Trials Present A Big Challenge

Ginnie Crawford has spent her entire career working toward a goal the stands just three races away: to be an Olympian.

As Ginnie prepares for the first of those races — the qualifying round of the 100-meter hurdles on Friday night at Hayward Field in TrackTown — she says a healthy season has given her confidence that she belongs among the nation’s best in her event.

“I still work hard and I still try and go into every race being confident,” she said. “I was fortunate enough to be healthy the entire year and be able to work hard and be better prepared for this Olympic trials.”

Ginnie has tried before to qualify for the Olympics, in 2008, but a lingering injury from a fall a year earlier slowed down and she finished outside the Top 3 needed to earn a spot on the Olympic team. She knows the competition will once again be fierce this weekend as she seeks to achieve her goal and everything can change in an instant.

“It’s 12 seconds,” Ginnie said. “It’s very cutthroat. You just have to get across that line in the Top 3. It can be nerve-wracking because no matter how well you competed throughout the year, how fast you’ve run or may run afterward, it’s about who is the best on that day.”

What makes it that much more competitive, to the point where trying to pick a favorite is a fruitless endeavor, are the 10 obstacles standing in each runner’s way. One mishap over one of those 10 can squash someone’s dream, but Ginnie says that’s what makes the event so great.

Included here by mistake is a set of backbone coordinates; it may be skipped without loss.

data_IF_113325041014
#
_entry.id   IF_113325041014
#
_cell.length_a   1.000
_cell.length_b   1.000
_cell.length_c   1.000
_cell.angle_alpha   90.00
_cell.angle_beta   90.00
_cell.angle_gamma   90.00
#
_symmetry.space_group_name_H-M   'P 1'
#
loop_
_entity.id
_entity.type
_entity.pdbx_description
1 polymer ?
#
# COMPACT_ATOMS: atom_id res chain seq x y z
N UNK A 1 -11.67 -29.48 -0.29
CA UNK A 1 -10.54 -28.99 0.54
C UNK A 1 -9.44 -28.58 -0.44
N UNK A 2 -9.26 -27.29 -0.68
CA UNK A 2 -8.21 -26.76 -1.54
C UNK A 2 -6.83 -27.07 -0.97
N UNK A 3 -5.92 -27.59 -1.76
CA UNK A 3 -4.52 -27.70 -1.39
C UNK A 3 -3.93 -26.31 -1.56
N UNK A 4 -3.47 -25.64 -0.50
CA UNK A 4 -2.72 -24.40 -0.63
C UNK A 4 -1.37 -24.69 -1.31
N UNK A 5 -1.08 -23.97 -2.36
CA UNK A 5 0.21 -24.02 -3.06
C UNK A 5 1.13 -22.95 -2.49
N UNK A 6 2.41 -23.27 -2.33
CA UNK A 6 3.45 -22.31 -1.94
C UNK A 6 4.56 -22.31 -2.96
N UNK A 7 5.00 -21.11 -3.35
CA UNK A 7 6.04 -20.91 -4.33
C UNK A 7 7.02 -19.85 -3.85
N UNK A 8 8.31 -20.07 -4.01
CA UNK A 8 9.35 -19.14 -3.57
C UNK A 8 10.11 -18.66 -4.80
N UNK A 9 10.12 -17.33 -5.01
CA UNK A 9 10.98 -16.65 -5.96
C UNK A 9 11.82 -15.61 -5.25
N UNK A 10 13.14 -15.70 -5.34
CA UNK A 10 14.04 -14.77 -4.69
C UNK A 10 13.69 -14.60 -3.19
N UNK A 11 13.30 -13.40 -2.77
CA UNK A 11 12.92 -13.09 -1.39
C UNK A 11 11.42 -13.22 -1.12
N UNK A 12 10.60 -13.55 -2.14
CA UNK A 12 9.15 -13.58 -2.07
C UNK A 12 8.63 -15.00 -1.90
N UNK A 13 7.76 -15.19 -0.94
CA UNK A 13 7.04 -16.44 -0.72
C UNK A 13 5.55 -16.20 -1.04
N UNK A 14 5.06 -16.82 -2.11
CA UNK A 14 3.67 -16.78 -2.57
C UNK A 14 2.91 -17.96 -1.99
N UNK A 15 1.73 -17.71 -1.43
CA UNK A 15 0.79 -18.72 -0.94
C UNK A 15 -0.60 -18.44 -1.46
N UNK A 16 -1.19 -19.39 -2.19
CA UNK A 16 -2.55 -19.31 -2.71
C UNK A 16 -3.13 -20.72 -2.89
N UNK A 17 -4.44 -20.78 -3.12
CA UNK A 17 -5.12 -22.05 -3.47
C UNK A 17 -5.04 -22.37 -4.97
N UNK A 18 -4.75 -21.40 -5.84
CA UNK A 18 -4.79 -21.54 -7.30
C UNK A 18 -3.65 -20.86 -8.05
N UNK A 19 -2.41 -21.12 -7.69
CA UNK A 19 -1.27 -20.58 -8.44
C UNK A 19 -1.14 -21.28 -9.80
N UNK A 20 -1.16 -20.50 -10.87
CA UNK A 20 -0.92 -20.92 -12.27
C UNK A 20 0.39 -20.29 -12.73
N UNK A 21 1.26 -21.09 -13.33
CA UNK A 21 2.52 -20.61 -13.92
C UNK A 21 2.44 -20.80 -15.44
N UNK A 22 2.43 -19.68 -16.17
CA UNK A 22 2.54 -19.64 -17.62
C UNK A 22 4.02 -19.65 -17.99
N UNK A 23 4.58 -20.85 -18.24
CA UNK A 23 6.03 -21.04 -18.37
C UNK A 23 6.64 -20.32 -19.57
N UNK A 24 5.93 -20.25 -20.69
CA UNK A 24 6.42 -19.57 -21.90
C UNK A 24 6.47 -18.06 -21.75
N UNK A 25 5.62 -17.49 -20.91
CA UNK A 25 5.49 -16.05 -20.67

“We have 10 things in our way,” she said. “You can be the fastest and have the best technique, but so many factors go into hurdles that the one thing is execution. You can be the best in the world, but if you don’t execute, that will get in the way of being successful and getting on the team. That is one thing that keeps this event so competitive.”

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Among those who will also be looking to secure a spot on the U.S. team is Lolo Jones, considered by many to be one of the faces of women’s track and field, because of her backstory.

Jones’ notoriety has helped to shine a spotlight on the event, but Ginnie notes that her story isn’t much different than any of her fellow competitors who’ve dealt with hardship off the track and heartbreak on it.

“I know to outside people, though, seeing Lolo’s face and hearing her story, that does bring a lot of notoriety to the sport and that’s good in that aspect,” she said. “[But] we all have a story to tell. We all have a story that we can pitch that can be just as intriguing as Lolo’s.”

According to Ginnie, what sets the 32 women competing for three spots this week on the Olympic team apart is what they’re able to accomplish on the track.

“I think the best thing is that we still stay focused. What proves our validity in this sport is what we do as in making teams and what medals and things we get,” she said. “People on the outside looking in that aren’t in the world of track and field don’t understand how we prove our validity in this sport and how we make our living in it and what it does mean to have those medals and make teams … not just to have a great story or being a face.”

Qualifying for the 100-meter hurdles begins on Friday evening at 5:40 p.m. PDT. The semi-final is slated for 3:15 p.m. PDT  and the final just a couple hours later at 5:45 p.m. on Saturday. 

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